OKLAHOMA CITY (AP) — A rule to ban expensive gifts to legislators died Friday at a meeting of the Oklahoma Ethics Commission, which also backed off a strong public disclosure rule on campaign expenditures.
Commission Chairman John Raley’s proposal to ban gifts such as expensive meals and concert and athletic tickets died for lack of a second.
Raley said he was offended by lawmakers getting costly tickets to rock concerts and sports games under the guise of conducting public business.
He and other commissioners, however, said they were pleased about recent lobbyist reports showing spending on lawmakers had dropped from about $80,000 to about $7,000 for a six-month period.
The decline came after a rule went into effect in July reducing from $300 to $100 the amount a lobbyist can spend on legislators during the calendar year.
Raley, a Ponca City attorney, sponsored the rule change to further restrict gifts to lawmakers. His plan would have ended lobbyist expenditures on such things as expensive meals, concert tickets and athletic events.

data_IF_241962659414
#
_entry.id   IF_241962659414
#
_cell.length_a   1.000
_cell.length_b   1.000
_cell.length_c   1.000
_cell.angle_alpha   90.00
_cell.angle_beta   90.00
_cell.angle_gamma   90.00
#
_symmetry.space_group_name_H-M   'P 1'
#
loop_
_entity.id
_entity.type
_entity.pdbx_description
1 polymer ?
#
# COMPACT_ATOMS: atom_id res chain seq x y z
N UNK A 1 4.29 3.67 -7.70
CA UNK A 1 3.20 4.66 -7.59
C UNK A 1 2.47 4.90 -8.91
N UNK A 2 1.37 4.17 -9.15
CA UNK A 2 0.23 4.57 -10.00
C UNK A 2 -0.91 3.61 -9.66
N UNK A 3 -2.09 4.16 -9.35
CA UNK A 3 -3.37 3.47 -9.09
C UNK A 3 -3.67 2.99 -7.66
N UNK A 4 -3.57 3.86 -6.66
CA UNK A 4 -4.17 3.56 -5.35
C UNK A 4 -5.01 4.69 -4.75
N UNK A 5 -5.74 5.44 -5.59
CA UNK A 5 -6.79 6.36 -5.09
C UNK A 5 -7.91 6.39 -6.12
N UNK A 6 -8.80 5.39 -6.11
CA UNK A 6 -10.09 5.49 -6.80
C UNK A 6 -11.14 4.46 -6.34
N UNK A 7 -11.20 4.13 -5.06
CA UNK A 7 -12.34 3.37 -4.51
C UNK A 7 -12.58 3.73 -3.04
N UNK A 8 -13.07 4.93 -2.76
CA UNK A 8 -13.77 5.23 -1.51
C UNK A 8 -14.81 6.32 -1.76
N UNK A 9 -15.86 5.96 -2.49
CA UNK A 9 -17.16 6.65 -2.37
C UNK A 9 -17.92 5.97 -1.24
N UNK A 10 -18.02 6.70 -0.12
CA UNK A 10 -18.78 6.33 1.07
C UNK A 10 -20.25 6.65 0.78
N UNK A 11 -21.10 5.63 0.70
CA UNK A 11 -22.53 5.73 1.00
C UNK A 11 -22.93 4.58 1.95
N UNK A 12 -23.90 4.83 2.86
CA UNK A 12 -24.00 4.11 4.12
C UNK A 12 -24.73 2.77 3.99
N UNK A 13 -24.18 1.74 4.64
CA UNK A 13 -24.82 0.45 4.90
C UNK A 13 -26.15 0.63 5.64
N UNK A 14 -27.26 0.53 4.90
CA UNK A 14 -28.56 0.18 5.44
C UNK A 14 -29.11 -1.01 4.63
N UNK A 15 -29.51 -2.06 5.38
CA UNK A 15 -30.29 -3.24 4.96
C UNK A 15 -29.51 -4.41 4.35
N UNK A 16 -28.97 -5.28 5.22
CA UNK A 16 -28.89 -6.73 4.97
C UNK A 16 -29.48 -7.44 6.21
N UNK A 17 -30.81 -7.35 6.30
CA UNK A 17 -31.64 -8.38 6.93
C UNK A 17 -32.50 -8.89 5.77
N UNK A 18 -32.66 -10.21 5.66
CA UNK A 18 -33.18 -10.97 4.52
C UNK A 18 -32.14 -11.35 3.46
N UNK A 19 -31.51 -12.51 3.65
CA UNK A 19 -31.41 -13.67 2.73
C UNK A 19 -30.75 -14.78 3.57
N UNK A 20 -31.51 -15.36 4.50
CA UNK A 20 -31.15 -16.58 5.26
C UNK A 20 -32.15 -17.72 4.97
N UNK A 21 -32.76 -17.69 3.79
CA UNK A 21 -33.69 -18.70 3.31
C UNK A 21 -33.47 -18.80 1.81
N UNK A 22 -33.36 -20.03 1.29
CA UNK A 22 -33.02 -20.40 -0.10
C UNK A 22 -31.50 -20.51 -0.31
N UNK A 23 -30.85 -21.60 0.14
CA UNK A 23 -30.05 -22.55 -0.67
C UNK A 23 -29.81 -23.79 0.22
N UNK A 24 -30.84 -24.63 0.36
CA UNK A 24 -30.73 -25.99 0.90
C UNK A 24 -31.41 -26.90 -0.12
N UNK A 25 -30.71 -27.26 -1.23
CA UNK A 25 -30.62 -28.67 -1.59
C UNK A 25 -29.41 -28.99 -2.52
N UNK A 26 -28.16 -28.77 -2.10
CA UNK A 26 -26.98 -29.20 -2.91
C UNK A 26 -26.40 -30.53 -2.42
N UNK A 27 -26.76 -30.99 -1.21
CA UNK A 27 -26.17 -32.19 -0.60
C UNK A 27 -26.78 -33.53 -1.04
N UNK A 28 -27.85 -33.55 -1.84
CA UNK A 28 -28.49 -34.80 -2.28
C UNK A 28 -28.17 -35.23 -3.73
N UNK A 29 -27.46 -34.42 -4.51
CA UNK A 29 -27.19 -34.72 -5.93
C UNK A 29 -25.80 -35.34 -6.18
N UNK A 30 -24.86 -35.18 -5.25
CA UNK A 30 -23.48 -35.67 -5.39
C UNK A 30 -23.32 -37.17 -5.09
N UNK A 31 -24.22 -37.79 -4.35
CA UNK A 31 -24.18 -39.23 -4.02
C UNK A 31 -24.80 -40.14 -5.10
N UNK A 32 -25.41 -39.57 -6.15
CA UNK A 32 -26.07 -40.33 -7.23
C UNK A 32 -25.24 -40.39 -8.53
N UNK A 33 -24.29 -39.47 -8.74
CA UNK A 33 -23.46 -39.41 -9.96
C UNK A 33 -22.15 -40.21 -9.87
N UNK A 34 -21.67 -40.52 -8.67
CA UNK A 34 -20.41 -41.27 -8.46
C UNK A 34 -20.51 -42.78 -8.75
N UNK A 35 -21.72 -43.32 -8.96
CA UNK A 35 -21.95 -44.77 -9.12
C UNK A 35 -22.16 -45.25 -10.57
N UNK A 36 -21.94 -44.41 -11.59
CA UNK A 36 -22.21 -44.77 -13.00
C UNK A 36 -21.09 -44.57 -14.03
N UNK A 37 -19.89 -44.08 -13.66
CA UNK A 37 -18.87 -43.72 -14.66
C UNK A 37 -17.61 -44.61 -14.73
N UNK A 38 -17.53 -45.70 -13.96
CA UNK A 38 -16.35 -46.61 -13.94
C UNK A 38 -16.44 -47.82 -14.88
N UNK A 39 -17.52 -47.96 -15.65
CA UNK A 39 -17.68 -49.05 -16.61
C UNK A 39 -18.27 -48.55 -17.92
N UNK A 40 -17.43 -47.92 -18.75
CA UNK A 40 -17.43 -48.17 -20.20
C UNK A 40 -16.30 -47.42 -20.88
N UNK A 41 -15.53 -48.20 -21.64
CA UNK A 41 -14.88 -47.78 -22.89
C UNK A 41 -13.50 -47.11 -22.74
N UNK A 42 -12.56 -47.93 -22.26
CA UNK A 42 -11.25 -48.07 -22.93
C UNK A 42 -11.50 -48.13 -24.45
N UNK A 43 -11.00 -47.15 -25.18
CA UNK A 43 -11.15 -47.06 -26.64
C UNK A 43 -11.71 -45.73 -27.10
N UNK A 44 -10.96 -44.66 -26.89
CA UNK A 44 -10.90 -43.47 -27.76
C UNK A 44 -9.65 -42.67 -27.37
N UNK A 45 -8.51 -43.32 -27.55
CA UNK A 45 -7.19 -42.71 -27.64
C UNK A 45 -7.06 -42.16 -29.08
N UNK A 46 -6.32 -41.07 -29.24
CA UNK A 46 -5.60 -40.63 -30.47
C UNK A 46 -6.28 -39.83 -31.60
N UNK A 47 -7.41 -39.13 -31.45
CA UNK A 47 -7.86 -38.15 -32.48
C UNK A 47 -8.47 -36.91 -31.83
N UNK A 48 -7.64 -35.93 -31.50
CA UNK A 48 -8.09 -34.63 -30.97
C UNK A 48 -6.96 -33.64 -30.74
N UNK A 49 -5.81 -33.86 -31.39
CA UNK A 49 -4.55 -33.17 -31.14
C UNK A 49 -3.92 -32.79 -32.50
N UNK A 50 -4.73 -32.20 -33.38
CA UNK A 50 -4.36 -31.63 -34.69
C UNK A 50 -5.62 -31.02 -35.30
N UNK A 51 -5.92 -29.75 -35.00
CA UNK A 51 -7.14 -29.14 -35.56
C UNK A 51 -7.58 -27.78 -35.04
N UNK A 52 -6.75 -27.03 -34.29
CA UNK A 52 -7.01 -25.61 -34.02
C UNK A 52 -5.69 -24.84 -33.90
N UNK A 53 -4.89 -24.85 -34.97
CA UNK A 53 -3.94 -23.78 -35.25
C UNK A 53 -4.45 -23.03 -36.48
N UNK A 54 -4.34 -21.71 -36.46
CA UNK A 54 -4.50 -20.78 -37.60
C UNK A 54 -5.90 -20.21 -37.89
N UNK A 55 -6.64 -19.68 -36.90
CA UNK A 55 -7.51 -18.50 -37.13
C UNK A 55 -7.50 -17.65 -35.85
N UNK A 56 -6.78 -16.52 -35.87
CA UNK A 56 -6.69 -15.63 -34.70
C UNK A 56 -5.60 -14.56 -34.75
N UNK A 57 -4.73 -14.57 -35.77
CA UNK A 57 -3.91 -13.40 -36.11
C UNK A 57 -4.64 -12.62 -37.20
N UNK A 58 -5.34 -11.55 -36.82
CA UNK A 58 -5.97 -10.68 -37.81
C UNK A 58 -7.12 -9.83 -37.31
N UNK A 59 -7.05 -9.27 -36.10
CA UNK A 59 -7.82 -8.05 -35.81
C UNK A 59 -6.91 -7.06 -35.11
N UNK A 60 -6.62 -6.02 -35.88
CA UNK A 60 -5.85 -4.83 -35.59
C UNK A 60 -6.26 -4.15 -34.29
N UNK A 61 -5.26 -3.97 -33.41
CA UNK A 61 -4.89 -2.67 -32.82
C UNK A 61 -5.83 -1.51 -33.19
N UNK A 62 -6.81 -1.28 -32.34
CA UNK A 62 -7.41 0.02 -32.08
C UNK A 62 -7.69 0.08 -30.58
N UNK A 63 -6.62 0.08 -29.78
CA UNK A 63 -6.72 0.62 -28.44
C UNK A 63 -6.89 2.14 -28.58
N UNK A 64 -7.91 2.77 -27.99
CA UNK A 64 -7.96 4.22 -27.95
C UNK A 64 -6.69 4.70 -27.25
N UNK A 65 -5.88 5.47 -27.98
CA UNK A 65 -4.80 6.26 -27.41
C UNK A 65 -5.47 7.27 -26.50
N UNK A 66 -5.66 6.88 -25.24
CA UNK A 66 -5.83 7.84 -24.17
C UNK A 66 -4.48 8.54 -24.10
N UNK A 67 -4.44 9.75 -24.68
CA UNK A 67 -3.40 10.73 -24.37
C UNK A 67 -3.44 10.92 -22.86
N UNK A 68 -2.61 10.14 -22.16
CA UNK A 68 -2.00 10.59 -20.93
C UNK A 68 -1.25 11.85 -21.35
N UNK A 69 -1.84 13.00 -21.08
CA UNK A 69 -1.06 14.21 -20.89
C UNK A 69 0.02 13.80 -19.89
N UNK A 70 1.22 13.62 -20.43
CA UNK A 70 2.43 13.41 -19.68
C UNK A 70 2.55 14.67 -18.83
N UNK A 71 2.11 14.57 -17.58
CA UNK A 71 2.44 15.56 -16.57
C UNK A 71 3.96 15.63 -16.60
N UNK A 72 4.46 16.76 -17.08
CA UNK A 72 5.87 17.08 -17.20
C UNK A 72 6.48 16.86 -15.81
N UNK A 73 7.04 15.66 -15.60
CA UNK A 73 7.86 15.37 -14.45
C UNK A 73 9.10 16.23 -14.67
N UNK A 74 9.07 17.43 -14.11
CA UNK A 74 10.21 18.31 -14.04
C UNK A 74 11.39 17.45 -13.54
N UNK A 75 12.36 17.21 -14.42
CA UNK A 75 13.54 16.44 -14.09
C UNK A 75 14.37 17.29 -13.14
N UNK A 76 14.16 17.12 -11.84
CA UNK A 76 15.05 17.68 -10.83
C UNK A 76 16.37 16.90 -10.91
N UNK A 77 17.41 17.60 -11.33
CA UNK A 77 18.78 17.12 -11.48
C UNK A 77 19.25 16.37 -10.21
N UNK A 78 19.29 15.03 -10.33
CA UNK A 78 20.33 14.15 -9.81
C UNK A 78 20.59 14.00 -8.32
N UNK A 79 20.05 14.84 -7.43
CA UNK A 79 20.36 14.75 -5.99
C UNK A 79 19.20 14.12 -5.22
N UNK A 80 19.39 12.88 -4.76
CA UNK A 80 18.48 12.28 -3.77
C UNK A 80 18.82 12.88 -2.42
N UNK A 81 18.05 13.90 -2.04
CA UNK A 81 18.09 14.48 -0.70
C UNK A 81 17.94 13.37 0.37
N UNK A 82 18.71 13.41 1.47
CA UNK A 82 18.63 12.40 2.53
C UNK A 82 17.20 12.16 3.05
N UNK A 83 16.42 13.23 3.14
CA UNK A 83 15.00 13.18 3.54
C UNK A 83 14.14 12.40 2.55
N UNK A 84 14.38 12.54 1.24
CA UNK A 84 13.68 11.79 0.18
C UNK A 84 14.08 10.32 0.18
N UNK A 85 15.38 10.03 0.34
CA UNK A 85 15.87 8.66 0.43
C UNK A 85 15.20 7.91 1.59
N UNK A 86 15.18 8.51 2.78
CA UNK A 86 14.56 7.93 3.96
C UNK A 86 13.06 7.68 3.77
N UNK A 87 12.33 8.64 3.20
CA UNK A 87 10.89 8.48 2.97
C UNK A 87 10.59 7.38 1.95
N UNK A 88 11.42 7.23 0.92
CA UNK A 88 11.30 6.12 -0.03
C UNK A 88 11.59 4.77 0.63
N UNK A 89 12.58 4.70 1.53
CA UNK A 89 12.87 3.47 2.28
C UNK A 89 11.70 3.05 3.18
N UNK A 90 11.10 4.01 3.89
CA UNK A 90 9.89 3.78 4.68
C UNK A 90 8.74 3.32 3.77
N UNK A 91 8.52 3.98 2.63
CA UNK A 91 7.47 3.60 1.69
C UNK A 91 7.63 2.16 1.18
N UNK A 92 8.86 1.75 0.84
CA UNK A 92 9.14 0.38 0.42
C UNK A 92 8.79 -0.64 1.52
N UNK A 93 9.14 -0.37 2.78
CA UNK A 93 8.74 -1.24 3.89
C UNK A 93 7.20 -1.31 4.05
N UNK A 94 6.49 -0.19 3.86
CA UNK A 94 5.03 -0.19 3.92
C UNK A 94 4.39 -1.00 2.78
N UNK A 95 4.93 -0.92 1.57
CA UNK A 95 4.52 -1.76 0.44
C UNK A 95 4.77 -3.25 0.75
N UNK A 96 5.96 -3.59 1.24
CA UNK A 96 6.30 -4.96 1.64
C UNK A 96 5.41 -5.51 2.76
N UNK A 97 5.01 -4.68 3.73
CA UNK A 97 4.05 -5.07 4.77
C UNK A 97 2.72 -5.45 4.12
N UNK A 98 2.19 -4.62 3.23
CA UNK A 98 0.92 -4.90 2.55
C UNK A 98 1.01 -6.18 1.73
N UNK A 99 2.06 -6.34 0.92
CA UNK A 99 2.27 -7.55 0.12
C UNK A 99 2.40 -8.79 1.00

Commission member James W. Loy of Chickasha said a large part of the public remains concerned about gift-giving to lawmakers.
Commissioners did not vote on Raley’s plan to have the commission staff establish a “no gifts list,” where lawmakers could inform lobbyists that they do not accept gifts.
Commissioner Don Bingham of Tulsa said he felt the proposed rule “crosses the line” on what the commission’s role should be.
The “no gifts list” rule was suggested by John Wood, political professor at Rose State College, who noted the same idea has been proposed in legislation by Rep. Jason Murphey, R-Guthrie.
Raley also wanted a rule to increase information available about campaign expenditures over $50.
Commission member Jo Pettigrew of McLoud, drawing support from Bingham, proposed to raise that threshold to $1,000 a calendar y ear.
Pettigrew’s idea was approved on a second vote. The rule will require the names of vendors to be disclosed if the campaign expenditure hits $1,000.
Ethics rules do not now require disclosure of the person or company to which a campaign expenditure is made.
Under the latest Federal Election Commission rules, expenditures of any size are itemized and vendors are named.
Previous rules required such disclosure for expenditures of $200 or more, five times less than the requirement in the new Oklahoma ethics rule.
Pettigrew said she did not want to overburden candidates for state or legislative offices.
Raley initially fought the $1,000 threshold, saying it was “too extreme.”
The rules adopted by the commission will go into effect on July 1 unless rejected.